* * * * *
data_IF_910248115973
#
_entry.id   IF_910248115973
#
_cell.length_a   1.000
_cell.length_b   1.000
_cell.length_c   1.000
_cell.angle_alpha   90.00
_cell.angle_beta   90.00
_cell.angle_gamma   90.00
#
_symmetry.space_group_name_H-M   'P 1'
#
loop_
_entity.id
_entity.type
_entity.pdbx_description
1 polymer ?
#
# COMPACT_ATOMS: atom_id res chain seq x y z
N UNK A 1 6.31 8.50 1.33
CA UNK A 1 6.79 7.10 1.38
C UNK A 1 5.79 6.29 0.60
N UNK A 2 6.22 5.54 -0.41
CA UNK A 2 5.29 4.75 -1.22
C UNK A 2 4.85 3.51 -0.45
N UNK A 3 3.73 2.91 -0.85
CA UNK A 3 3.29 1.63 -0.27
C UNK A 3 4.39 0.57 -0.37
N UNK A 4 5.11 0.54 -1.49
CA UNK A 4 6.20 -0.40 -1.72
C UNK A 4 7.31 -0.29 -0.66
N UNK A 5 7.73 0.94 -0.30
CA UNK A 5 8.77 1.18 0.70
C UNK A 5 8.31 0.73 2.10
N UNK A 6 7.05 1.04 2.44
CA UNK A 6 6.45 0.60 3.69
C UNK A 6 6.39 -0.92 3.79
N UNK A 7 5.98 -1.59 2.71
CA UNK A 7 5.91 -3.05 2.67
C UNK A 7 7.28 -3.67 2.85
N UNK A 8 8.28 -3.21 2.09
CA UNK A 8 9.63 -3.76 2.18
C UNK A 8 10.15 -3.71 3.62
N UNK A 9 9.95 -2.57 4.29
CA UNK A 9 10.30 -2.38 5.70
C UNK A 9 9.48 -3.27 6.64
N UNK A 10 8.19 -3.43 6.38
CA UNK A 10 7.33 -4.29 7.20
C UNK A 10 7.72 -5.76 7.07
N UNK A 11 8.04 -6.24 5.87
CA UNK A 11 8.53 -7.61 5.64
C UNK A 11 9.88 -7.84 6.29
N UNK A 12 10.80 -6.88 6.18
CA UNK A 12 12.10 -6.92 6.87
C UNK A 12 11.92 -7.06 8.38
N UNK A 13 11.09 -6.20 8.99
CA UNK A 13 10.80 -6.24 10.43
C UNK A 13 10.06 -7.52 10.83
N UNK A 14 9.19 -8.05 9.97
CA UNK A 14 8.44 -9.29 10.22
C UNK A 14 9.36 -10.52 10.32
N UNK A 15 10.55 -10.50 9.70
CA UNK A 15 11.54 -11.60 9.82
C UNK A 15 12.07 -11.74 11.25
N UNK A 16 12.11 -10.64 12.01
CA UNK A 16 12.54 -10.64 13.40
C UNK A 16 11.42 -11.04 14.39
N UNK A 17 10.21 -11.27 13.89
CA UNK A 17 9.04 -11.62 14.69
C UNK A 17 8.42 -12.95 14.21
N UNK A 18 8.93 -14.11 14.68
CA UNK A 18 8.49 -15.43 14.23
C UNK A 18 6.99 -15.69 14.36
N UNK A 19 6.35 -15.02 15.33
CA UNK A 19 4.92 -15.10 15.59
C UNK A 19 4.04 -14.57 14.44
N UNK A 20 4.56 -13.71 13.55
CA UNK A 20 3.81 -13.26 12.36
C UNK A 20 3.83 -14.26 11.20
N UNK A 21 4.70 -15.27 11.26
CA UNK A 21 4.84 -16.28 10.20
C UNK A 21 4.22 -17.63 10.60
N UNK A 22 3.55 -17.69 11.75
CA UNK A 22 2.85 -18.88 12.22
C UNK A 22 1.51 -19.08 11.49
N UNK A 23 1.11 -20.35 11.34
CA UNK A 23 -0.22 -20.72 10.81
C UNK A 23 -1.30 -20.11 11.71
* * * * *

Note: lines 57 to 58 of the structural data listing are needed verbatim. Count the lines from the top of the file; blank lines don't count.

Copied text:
N UNK A 13 11.09 -6.20 8.99
CA UNK A 13 10.80 -6.24 10.43